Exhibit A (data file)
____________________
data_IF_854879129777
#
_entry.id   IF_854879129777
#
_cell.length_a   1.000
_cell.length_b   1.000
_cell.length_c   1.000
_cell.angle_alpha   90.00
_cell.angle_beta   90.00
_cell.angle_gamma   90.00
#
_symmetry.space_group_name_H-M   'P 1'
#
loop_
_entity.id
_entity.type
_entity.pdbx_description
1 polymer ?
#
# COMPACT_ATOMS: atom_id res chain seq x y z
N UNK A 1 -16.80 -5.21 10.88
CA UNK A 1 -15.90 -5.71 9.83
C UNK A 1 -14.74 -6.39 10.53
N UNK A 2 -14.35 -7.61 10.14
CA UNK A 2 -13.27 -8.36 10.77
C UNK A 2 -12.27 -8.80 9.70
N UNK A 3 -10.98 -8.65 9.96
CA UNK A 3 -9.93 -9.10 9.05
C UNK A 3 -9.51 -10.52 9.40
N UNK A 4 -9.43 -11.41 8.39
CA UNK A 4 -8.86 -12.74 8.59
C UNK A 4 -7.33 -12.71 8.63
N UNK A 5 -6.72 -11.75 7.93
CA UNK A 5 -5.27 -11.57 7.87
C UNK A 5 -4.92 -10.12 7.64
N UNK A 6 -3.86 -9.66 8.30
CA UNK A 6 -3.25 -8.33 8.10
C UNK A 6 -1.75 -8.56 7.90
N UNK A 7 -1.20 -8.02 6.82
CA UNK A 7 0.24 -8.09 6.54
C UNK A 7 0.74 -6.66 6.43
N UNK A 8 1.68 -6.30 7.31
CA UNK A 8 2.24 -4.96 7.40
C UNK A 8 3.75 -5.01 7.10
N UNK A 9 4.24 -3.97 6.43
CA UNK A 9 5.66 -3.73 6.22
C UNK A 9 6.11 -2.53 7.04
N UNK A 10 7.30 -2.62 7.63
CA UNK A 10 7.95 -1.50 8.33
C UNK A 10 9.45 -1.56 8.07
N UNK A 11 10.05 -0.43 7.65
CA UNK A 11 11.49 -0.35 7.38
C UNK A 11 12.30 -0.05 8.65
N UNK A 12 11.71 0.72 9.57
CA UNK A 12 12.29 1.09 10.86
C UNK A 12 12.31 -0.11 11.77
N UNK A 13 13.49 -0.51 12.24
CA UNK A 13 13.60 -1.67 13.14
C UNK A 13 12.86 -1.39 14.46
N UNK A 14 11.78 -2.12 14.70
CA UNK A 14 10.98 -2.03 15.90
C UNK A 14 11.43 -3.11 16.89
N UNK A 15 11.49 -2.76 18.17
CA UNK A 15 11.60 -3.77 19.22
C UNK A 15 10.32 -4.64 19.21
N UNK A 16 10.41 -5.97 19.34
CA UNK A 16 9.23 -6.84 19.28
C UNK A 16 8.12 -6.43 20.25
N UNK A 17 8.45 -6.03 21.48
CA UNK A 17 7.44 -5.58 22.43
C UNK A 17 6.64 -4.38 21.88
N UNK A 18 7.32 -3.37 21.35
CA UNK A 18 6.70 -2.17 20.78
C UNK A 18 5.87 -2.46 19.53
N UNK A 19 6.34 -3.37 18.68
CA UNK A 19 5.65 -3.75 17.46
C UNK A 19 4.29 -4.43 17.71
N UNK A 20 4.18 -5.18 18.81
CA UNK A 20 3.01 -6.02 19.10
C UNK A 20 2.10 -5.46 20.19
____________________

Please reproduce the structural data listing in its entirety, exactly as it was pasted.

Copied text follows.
data_IF_854879129777
#
_entry.id   IF_854879129777
#
_cell.length_a   1.000
_cell.length_b   1.000
_cell.length_c   1.000
_cell.angle_alpha   90.00
_cell.angle_beta   90.00
_cell.angle_gamma   90.00
#
_symmetry.space_group_name_H-M   'P 1'
#
loop_
_entity.id
_entity.type
_entity.pdbx_description
1 polymer ?
#
# COMPACT_ATOMS: atom_id res chain seq x y z
N UNK A 1 -16.80 -5.21 10.88
CA UNK A 1 -15.90 -5.71 9.83
C UNK A 1 -14.74 -6.39 10.53
N UNK A 2 -14.35 -7.61 10.14
CA UNK A 2 -13.27 -8.36 10.77
C UNK A 2 -12.27 -8.80 9.70
N UNK A 3 -10.98 -8.65 9.96
CA UNK A 3 -9.93 -9.10 9.05
C UNK A 3 -9.51 -10.52 9.40
N UNK A 4 -9.43 -11.41 8.39
CA UNK A 4 -8.86 -12.74 8.59
C UNK A 4 -7.33 -12.71 8.63
N UNK A 5 -6.72 -11.75 7.93
CA UNK A 5 -5.27 -11.57 7.87
C UNK A 5 -4.92 -10.12 7.64
N UNK A 6 -3.86 -9.66 8.30
CA UNK A 6 -3.25 -8.33 8.10
C UNK A 6 -1.75 -8.56 7.90
N UNK A 7 -1.20 -8.02 6.82
CA UNK A 7 0.24 -8.09 6.54
C UNK A 7 0.74 -6.66 6.43
N UNK A 8 1.68 -6.30 7.31
CA UNK A 8 2.24 -4.96 7.40
C UNK A 8 3.75 -5.01 7.10
N UNK A 9 4.24 -3.97 6.43
CA UNK A 9 5.66 -3.73 6.22
C UNK A 9 6.11 -2.53 7.04
N UNK A 10 7.30 -2.62 7.63
CA UNK A 10 7.95 -1.50 8.33
C UNK A 10 9.45 -1.56 8.07
N UNK A 11 10.05 -0.43 7.65
CA UNK A 11 11.49 -0.35 7.38
C UNK A 11 12.30 -0.05 8.65
N UNK A 12 11.71 0.72 9.57
CA UNK A 12 12.29 1.09 10.86
C UNK A 12 12.31 -0.11 11.77
N UNK A 13 13.49 -0.51 12.24
CA UNK A 13 13.60 -1.67 13.14
C UNK A 13 12.86 -1.39 14.46
N UNK A 14 11.78 -2.12 14.70
CA UNK A 14 10.98 -2.03 15.90
C UNK A 14 11.43 -3.11 16.89
N UNK A 15 11.49 -2.76 18.17
CA UNK A 15 11.60 -3.77 19.22
C UNK A 15 10.32 -4.64 19.21
N UNK A 16 10.41 -5.97 19.34
CA UNK A 16 9.23 -6.84 19.28
C UNK A 16 8.12 -6.43 20.25
N UNK A 17 8.45 -6.03 21.48
CA UNK A 17 7.44 -5.58 22.43
C UNK A 17 6.64 -4.38 21.88
N UNK A 18 7.32 -3.37 21.35
CA UNK A 18 6.70 -2.17 20.78
C UNK A 18 5.87 -2.46 19.53
N UNK A 19 6.34 -3.37 18.68
CA UNK A 19 5.65 -3.75 17.46
C UNK A 19 4.29 -4.43 17.71
N UNK A 20 4.18 -5.18 18.81
CA UNK A 20 3.01 -6.02 19.10
C UNK A 20 2.10 -5.46 20.19